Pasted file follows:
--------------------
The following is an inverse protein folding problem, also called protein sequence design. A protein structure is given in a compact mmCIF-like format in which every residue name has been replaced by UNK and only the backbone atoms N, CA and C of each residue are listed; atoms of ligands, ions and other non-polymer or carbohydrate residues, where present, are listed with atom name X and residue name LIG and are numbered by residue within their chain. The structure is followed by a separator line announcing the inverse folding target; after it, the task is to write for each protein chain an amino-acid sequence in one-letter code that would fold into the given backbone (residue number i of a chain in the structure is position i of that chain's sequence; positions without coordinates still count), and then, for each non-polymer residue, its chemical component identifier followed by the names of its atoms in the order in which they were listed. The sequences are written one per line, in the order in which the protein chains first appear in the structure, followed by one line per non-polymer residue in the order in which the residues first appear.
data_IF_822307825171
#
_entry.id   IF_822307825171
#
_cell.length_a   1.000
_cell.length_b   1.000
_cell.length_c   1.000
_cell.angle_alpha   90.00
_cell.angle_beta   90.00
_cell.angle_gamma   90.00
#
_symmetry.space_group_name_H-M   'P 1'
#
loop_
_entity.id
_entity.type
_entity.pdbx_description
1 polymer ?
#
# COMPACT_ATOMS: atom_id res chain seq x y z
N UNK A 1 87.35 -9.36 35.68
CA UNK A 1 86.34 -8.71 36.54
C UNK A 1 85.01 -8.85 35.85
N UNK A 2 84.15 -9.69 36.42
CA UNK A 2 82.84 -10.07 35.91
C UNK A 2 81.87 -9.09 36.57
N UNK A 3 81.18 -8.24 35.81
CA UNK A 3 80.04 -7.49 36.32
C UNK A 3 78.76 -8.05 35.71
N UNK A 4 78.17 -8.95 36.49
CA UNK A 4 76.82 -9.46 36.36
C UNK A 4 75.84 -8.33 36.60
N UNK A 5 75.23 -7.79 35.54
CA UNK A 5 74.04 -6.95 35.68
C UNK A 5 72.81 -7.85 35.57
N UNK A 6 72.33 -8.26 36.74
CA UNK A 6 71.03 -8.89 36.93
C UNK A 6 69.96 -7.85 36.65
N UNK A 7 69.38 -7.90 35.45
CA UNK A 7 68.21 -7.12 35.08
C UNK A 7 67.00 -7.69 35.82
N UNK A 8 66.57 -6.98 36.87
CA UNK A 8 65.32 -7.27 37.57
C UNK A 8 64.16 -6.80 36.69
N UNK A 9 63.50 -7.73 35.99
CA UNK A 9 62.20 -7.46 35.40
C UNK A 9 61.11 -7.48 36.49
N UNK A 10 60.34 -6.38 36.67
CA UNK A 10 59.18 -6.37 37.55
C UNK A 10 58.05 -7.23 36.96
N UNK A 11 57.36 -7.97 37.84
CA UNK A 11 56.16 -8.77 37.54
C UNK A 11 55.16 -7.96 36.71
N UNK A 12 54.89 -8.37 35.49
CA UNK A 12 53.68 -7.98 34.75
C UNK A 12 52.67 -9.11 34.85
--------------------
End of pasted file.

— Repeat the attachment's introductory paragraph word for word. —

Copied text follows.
The following is an inverse protein folding problem, also called protein sequence design. A protein structure is given in a compact mmCIF-like format in which every residue name has been replaced by UNK and only the backbone atoms N, CA and C of each residue are listed; atoms of ligands, ions and other non-polymer or carbohydrate residues, where present, are listed with atom name X and residue name LIG and are numbered by residue within their chain. The structure is followed by a separator line announcing the inverse folding target; after it, the task is to write for each protein chain an amino-acid sequence in one-letter code that would fold into the given backbone (residue number i of a chain in the structure is position i of that chain's sequence; positions without coordinates still count), and then, for each non-polymer residue, its chemical component identifier followed by the names of its atoms in the order in which they were listed. The sequences are written one per line, in the order in which the protein chains first appear in the structure, followed by one line per non-polymer residue in the order in which the residues first appear.